Zombie Drug: The Opioid Crisis and the Looming Public Health Threat of Xylazine

Zombie Drug - A fentanyl drug testing kit warns about the dangers of the animal sedative xylazine, which has been found in many fentanyl combination drugs. Kris Craig/The Providence Journal
A fentanyl drug testing kit warns about the dangers of the animal sedative xylazine, which has been found in many fentanyl combination drugs. Kris Craig/The Providence Journal

Introduction

The opioid crisis continues to wreak havoc on communities across the United States, with devastating consequences for individuals and families. In the infamous Kensington neighborhood of Philadelphia, a hotbed of the opioid crisis, an insidious drug called xylazine, also known as “shrank,” has emerged as a cheap and powerful horse tranquilizer. Though approved by the FDA for veterinary use only, some unscrupulous dealers are mixing it with common street drugs like heroin, cocaine, and fentanyl to boost their profits. This dangerous concoction, dubbed the “zombie drug,” is causing alarming health and social issues, leaving law enforcement, healthcare professionals, and families struggling to cope.

“Zombie Drug” The Spread of Xylazine

Xylazine’s reach is not limited to Philadelphia; it is quickly spreading across the country. Reports of the “zombie drug” have surfaced in California, Alabama, and various other states, with at least 48 states reporting its presence. The drug’s potency is so severe that overdose deaths involving xylazine were 35 times higher in 2021 than in 2018. The White House has sounded the alarm, declaring the mixture of xylazine with illicit fentanyl an emerging threat to the entire nation.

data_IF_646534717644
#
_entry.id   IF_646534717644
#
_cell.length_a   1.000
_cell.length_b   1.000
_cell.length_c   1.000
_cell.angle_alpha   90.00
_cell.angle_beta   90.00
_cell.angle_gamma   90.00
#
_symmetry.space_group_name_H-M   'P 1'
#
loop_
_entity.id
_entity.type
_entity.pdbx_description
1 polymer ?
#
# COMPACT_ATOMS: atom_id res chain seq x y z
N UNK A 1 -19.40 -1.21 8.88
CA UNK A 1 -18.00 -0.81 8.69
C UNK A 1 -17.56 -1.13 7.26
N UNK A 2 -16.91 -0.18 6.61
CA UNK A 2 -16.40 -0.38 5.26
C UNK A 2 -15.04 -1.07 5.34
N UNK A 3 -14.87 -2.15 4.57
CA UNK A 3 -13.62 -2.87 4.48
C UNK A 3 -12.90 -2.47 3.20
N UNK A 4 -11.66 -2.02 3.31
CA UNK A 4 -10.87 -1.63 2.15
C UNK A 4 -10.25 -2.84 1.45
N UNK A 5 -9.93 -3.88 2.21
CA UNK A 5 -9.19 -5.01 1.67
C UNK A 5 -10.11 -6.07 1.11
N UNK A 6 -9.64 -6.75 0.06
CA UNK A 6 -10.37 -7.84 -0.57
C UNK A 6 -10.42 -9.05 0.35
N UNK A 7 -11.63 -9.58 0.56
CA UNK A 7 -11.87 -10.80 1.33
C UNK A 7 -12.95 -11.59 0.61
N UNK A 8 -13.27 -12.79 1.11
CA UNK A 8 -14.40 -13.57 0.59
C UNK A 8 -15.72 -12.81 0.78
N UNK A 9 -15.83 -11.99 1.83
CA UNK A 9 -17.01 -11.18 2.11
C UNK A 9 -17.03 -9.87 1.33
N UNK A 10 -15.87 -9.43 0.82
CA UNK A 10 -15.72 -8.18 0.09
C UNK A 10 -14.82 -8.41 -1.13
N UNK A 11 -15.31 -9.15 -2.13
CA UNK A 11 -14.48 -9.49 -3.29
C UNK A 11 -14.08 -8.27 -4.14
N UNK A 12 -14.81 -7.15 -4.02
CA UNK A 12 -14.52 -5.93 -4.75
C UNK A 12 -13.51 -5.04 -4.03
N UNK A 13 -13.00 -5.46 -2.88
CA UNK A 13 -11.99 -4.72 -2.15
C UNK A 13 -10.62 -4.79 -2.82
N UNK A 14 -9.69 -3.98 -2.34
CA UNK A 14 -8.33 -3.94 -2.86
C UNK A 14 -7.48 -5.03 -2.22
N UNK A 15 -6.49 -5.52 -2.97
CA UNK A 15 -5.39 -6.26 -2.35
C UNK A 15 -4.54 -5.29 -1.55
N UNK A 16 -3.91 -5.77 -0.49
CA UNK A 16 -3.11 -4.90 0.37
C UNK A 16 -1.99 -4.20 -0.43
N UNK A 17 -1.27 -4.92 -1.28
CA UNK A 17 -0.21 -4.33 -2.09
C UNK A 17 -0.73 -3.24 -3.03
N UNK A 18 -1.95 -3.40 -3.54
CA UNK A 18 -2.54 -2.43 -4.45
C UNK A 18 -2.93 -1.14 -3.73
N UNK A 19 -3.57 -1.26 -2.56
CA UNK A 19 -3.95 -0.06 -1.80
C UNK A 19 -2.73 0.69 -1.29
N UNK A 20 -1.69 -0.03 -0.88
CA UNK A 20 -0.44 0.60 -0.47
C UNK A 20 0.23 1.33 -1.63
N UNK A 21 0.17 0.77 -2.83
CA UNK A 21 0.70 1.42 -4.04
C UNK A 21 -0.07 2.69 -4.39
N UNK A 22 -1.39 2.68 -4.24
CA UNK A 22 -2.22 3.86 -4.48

Effects and Challenges

Xylazine poses unique challenges to both users and healthcare providers. Users of the drug can appear “zombie-like,” entering a trance-like state with gruesome skin wounds. The drug’s effects can be so intense that detoxing from xylazine is exceptionally grueling, leading some individuals to remain trapped in a cycle of addiction and painful withdrawals.

For healthcare professionals and harm reduction organizations like “Savage Sisters” in Philadelphia, responding to overdoses involving xylazine is becoming increasingly challenging. Traditional methods of administering Narcan, a medication to reverse opioid overdoses, may not be as effective against this drug. The wounds caused by xylazine use can also make it difficult for individuals to access proper medical care or drug treatment centers.

Research and Testing Efforts

In response to the escalating crisis, researchers and harm reduction programs are working diligently to understand the impact of xylazine and other dangerous street drugs. Organizations like “Savage Sisters” and “Echem for Change” are at the forefront of efforts to test street drugs for xylazine and provide support services to users. The Street Drug Analysis Lab at UNC Chapel Hill is actively processing samples from harm reduction programs nationwide, keeping states and communities informed about the prevalence of xylazine on the streets.

Call for New Solutions

The opioid crisis, exacerbated by the emergence of xylazine, is claiming more than a hundred thousand lives annually. It is evident that existing strategies are insufficient to combat this mounting public health threat. Experts and healthcare professionals stress the need for innovative solutions and a comprehensive approach to address addiction, provide effective detox methods, and ensure access to proper medical care for individuals with wounds related to drug use.

Conclusion